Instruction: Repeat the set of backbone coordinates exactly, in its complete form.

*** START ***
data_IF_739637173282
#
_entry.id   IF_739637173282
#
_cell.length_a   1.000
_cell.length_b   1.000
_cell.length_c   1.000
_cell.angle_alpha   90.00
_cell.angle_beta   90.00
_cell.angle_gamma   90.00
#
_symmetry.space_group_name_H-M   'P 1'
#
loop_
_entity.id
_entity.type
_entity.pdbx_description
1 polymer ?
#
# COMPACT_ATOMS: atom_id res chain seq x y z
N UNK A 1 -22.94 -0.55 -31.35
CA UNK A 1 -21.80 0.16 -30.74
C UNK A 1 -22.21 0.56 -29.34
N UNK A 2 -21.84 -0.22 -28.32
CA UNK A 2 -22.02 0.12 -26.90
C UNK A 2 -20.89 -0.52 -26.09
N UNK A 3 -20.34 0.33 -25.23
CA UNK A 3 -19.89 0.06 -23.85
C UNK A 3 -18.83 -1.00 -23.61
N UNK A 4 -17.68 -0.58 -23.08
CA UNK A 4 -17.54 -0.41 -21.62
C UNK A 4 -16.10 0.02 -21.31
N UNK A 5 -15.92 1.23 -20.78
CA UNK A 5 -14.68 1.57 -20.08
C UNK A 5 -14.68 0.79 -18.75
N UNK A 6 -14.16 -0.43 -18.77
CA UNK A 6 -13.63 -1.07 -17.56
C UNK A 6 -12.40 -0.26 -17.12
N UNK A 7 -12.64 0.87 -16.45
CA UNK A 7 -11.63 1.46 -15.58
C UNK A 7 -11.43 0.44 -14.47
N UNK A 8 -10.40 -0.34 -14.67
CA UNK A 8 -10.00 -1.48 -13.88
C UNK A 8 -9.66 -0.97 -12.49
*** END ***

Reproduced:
data_IF_739637173282
#
_entry.id   IF_739637173282
#
_cell.length_a   1.000
_cell.length_b   1.000
_cell.length_c   1.000
_cell.angle_alpha   90.00
_cell.angle_beta   90.00
_cell.angle_gamma   90.00
#
_symmetry.space_group_name_H-M   'P 1'
#
loop_
_entity.id
_entity.type
_entity.pdbx_description
1 polymer ?
#
# COMPACT_ATOMS: atom_id res chain seq x y z
N UNK A 1 -22.94 -0.55 -31.35
CA UNK A 1 -21.80 0.16 -30.74
C UNK A 1 -22.21 0.56 -29.34
N UNK A 2 -21.84 -0.22 -28.32
CA UNK A 2 -22.02 0.12 -26.90
C UNK A 2 -20.89 -0.52 -26.09
N UNK A 3 -20.34 0.33 -25.23
CA UNK A 3 -19.89 0.06 -23.85
C UNK A 3 -18.83 -1.00 -23.61
N UNK A 4 -17.68 -0.58 -23.08
CA UNK A 4 -17.54 -0.41 -21.62
C UNK A 4 -16.10 0.02 -21.31
N UNK A 5 -15.92 1.23 -20.78
CA UNK A 5 -14.68 1.57 -20.08
C UNK A 5 -14.68 0.79 -18.75
N UNK A 6 -14.16 -0.43 -18.77
CA UNK A 6 -13.63 -1.07 -17.56
C UNK A 6 -12.40 -0.26 -17.12
N UNK A 7 -12.64 0.87 -16.45
CA UNK A 7 -11.63 1.46 -15.58
C UNK A 7 -11.43 0.44 -14.47
N UNK A 8 -10.40 -0.34 -14.67
CA UNK A 8 -10.00 -1.48 -13.88
C UNK A 8 -9.66 -0.97 -12.49